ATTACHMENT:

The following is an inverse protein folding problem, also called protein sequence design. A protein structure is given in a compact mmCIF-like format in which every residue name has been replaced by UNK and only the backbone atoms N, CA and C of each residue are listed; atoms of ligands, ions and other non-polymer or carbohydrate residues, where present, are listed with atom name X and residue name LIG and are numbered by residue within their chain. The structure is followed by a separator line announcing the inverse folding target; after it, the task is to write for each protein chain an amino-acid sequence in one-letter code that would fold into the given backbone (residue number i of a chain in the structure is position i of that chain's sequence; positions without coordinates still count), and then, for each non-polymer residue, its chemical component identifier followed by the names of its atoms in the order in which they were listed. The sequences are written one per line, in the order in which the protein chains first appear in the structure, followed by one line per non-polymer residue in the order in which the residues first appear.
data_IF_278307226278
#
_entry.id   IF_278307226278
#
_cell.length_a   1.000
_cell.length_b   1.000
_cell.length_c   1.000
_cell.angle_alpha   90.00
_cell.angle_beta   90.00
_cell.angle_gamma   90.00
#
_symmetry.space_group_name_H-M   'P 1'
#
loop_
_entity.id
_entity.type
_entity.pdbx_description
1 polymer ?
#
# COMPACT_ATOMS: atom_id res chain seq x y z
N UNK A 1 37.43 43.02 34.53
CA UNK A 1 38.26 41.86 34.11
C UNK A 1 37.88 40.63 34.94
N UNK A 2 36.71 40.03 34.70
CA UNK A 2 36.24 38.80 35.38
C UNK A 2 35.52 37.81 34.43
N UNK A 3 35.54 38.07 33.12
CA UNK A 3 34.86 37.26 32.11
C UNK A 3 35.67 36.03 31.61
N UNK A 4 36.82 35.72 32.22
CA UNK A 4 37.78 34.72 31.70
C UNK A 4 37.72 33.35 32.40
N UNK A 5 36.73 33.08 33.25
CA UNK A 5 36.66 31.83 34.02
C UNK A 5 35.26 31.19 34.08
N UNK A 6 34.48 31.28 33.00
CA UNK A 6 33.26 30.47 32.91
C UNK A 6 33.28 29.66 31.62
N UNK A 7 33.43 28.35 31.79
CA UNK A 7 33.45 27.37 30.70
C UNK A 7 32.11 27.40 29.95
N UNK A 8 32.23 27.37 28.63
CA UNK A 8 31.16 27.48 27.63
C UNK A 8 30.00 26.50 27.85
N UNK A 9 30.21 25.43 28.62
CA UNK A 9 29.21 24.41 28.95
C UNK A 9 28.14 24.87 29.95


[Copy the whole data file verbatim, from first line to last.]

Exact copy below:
The following is an inverse protein folding problem, also called protein sequence design. A protein structure is given in a compact mmCIF-like format in which every residue name has been replaced by UNK and only the backbone atoms N, CA and C of each residue are listed; atoms of ligands, ions and other non-polymer or carbohydrate residues, where present, are listed with atom name X and residue name LIG and are numbered by residue within their chain. The structure is followed by a separator line announcing the inverse folding target; after it, the task is to write for each protein chain an amino-acid sequence in one-letter code that would fold into the given backbone (residue number i of a chain in the structure is position i of that chain's sequence; positions without coordinates still count), and then, for each non-polymer residue, its chemical component identifier followed by the names of its atoms in the order in which they were listed. The sequences are written one per line, in the order in which the protein chains first appear in the structure, followed by one line per non-polymer residue in the order in which the residues first appear.
data_IF_278307226278
#
_entry.id   IF_278307226278
#
_cell.length_a   1.000
_cell.length_b   1.000
_cell.length_c   1.000
_cell.angle_alpha   90.00
_cell.angle_beta   90.00
_cell.angle_gamma   90.00
#
_symmetry.space_group_name_H-M   'P 1'
#
loop_
_entity.id
_entity.type
_entity.pdbx_description
1 polymer ?
#
# COMPACT_ATOMS: atom_id res chain seq x y z
N UNK A 1 37.43 43.02 34.53
CA UNK A 1 38.26 41.86 34.11
C UNK A 1 37.88 40.63 34.94
N UNK A 2 36.71 40.03 34.70
CA UNK A 2 36.24 38.80 35.38
C UNK A 2 35.52 37.81 34.43
N UNK A 3 35.54 38.07 33.12
CA UNK A 3 34.86 37.26 32.11
C UNK A 3 35.67 36.03 31.61
N UNK A 4 36.82 35.72 32.22
CA UNK A 4 37.78 34.72 31.70
C UNK A 4 37.72 33.35 32.40
N UNK A 5 36.73 33.08 33.25
CA UNK A 5 36.66 31.83 34.02
C UNK A 5 35.26 31.19 34.08
N UNK A 6 34.48 31.28 33.00
CA UNK A 6 33.26 30.47 32.91
C UNK A 6 33.28 29.66 31.62
N UNK A 7 33.43 28.35 31.79
CA UNK A 7 33.45 27.37 30.70
C UNK A 7 32.11 27.40 29.95
N UNK A 8 32.23 27.37 28.63
CA UNK A 8 31.16 27.48 27.63
C UNK A 8 30.00 26.50 27.85
N UNK A 9 30.21 25.43 28.62
CA UNK A 9 29.21 24.41 28.95
C UNK A 9 28.14 24.87 29.95